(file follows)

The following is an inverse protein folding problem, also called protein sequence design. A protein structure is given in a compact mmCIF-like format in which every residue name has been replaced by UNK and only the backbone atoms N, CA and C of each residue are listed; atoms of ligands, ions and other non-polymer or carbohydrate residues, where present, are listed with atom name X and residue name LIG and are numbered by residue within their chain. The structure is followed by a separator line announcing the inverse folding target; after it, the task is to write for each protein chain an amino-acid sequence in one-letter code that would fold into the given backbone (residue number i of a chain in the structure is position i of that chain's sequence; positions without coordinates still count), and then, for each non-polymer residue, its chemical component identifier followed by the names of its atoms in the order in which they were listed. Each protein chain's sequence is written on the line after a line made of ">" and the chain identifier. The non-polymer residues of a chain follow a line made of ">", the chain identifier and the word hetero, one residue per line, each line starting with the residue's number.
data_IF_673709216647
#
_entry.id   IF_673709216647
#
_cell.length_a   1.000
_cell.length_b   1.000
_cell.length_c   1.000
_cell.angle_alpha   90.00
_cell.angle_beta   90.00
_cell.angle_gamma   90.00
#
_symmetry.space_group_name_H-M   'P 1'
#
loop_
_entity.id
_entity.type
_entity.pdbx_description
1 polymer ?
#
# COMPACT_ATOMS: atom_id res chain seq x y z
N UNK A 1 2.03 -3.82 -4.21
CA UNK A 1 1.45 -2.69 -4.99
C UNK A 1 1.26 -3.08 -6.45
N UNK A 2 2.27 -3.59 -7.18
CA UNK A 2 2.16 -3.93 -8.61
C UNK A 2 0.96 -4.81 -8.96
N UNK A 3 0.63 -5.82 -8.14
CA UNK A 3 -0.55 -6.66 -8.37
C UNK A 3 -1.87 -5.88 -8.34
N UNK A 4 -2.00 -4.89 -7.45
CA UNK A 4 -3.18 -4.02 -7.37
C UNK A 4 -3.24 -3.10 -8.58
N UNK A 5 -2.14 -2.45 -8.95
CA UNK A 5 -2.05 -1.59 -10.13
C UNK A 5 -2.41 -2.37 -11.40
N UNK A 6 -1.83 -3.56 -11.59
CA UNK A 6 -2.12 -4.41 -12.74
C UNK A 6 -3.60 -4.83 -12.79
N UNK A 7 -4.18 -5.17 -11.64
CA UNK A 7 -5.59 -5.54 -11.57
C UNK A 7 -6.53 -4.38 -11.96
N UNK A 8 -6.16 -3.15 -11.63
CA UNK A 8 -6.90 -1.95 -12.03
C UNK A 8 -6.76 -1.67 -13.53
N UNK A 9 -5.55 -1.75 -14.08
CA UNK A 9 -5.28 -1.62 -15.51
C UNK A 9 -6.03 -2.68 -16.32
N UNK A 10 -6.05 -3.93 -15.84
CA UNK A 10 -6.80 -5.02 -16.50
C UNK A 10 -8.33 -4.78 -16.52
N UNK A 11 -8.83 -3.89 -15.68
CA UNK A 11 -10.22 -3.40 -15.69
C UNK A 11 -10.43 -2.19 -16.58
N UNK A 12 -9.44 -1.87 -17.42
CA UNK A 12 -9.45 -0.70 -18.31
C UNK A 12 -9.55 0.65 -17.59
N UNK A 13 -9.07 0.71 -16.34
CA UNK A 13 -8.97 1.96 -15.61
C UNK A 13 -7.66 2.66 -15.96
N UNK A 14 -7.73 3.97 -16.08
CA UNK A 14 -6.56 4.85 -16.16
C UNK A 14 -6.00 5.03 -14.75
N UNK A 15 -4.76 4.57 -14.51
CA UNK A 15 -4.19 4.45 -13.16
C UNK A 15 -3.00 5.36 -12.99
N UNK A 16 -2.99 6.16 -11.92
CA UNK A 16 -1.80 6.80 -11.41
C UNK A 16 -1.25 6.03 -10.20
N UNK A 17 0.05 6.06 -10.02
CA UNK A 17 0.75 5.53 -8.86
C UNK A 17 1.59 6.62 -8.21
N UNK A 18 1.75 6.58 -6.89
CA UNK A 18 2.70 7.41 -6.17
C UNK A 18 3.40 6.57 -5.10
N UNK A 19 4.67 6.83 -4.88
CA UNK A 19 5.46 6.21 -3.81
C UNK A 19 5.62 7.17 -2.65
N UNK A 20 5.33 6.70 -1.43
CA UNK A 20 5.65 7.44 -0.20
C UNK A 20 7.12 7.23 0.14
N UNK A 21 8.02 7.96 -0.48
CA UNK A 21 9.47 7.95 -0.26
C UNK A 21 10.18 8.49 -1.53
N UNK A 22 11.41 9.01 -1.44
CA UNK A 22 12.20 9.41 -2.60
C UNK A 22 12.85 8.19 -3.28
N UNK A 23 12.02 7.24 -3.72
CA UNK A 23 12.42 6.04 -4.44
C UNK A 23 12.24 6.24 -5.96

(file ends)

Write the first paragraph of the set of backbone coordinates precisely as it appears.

The following is an inverse protein folding problem, also called protein sequence design. A protein structure is given in a compact mmCIF-like format in which every residue name has been replaced by UNK and only the backbone atoms N, CA and C of each residue are listed; atoms of ligands, ions and other non-polymer or carbohydrate residues, where present, are listed with atom name X and residue name LIG and are numbered by residue within their chain. The structure is followed by a separator line announcing the inverse folding target; after it, the task is to write for each protein chain an amino-acid sequence in one-letter code that would fold into the given backbone (residue number i of a chain in the structure is position i of that chain's sequence; positions without coordinates still count), and then, for each non-polymer residue, its chemical component identifier followed by the names of its atoms in the order in which they were listed. Each protein chain's sequence is written on the line after a line made of ">" and the chain identifier. The non-polymer residues of a chain follow a line made of ">", the chain identifier and the word hetero, one residue per line, each line starting with the residue's number.